For the primary fermenter, be aware that using a mixed culture with lactobacillus, pediococcus, and brettanomyces can contaminate future “clean” fermentations (i.e. saccharomyces only). Most homebrewers use separate equipment for their “clean” beers and mixed fermentations.
Once you’ve assessed your volumetric needs, it’s time to find the right vessel.
First, you need to decide if your solera program will be a single vessel or multi-vessel system. For homebrewers, we highly recommend a single vessel.
Using one vessel means aging beer in a single solera vessel, pulling off a portion for packaging, and topping up that same vessel with fresh beer. This process repeats every brewing/packaging cycle.
This is the preferred method for homebrewers as it doesn’t take up much space. It’s a minimal and simple solution to produce great tasting solera beer.
A multi-vessel solera is the traditional method. At the homebrew level, this is less practical but if you have the time and space it might be worth considering.
Multi-vessel solera programs offer a wider range of flexibility when it comes to blending. Choosing between various solera vessels to blend beers can really help dial in specific flavor profiles. For example, you can blend a very sour barrel with a less sour barrel to temper acidity.
There are four main materials you can choose for your solera vessel:
Oak is the traditional material for allowing oxygen permeability as well as imparting oaky notes and tannins. Oak vessels can be typical oak barrels or specially designed foeders, like the Foeder Smith Mini Oak Foeder.
Limits oxygen ingress which can help slow or control certain souring bacteria. Stainless is very easy to clean, sturdy, and reliable. Used or new Sanke kegs (15.5 gallon) make great, economical options for stainless steel soleras. Stainless steel conical fermenters are also a great choice (though more expensive). They’ll often come with useful ports for dumping yeast, transferring beer, and cleaning.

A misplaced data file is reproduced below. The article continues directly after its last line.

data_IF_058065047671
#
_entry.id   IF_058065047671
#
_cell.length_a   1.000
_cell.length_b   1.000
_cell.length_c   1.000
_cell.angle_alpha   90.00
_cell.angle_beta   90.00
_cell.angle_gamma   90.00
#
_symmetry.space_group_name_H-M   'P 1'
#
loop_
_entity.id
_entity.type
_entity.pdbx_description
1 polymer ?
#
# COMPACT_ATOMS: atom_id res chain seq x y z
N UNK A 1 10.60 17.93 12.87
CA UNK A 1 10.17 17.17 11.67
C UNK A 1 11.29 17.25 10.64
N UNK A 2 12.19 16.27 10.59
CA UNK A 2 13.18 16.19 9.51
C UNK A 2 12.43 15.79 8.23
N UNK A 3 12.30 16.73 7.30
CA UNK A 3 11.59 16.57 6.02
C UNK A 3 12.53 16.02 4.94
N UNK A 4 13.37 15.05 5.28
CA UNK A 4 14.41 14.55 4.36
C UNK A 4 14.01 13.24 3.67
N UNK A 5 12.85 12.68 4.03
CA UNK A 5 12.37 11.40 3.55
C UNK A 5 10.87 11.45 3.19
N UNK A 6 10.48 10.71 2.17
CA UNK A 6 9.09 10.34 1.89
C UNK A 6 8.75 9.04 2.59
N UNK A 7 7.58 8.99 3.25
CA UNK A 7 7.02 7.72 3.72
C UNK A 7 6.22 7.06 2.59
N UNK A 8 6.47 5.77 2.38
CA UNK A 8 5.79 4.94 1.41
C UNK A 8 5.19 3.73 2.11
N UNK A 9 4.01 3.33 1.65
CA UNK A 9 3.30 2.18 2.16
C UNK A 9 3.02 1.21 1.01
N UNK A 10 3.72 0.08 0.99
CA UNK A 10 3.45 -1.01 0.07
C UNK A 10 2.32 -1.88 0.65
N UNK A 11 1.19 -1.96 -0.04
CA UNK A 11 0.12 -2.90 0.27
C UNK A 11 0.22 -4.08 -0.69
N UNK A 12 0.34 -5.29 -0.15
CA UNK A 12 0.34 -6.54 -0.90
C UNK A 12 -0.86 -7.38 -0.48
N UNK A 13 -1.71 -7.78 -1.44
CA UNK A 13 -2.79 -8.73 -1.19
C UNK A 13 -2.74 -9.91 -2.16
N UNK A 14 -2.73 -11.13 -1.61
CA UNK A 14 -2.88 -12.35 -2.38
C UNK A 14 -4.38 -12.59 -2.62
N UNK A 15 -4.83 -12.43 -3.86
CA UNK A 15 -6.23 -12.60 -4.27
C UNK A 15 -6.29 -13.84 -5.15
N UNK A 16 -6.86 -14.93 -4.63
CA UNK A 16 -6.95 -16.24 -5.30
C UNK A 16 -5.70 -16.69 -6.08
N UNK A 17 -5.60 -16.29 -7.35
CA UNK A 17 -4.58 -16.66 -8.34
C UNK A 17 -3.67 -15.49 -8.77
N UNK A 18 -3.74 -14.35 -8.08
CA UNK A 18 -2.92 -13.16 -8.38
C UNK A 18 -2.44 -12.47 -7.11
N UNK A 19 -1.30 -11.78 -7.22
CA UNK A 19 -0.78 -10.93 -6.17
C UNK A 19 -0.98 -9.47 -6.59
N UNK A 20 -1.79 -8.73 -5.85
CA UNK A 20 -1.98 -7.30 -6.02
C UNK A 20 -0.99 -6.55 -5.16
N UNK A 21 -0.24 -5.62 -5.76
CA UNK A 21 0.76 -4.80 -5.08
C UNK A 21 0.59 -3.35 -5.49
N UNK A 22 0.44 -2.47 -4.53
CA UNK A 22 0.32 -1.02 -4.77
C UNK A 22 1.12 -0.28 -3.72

Glass carboys or demi-johns come in 6.5-gallon sizes. These are basic, inexpensive, and readily available for homebrewers. Be sure to keep glass soleras covered and away from light.
Plastic has adequate oxygen permeability for souring bacteria. They’re also light, easy to handle, and can be fitted with a spigot. Speidel makes some great, ready-made options for a solera vessel.
Note: If using a non-wooden solera, you can add a handful of oak cubes to the vessel to impart light oakiness and tannins.
Your solera will remain in place for possibly years to come. Make sure you put it in a good location, with consistent ambient temperatures around 68°F (20°C). You won’t want to move the solera once it’s filled, especially if it’s 10 gallons or larger.
If using an oak solera vessel, make sure you’ve checked it for leaks and are storing it properly. See our guide on how to barrel age beer for recommendations on sanitizing, cleaning, and storage of your oak solera vessel.
Lambic brewers rely on producing wort with complex carbohydrates and proteins. This ensures those lengthy barrel fermentations have adequate food to chew through over time. They accomplish this through what’s known as a turbid mash.
For solera fermentations, a turbid mash is also a good idea. At the homebrew level, however, they can be complicated and lengthy to undergo.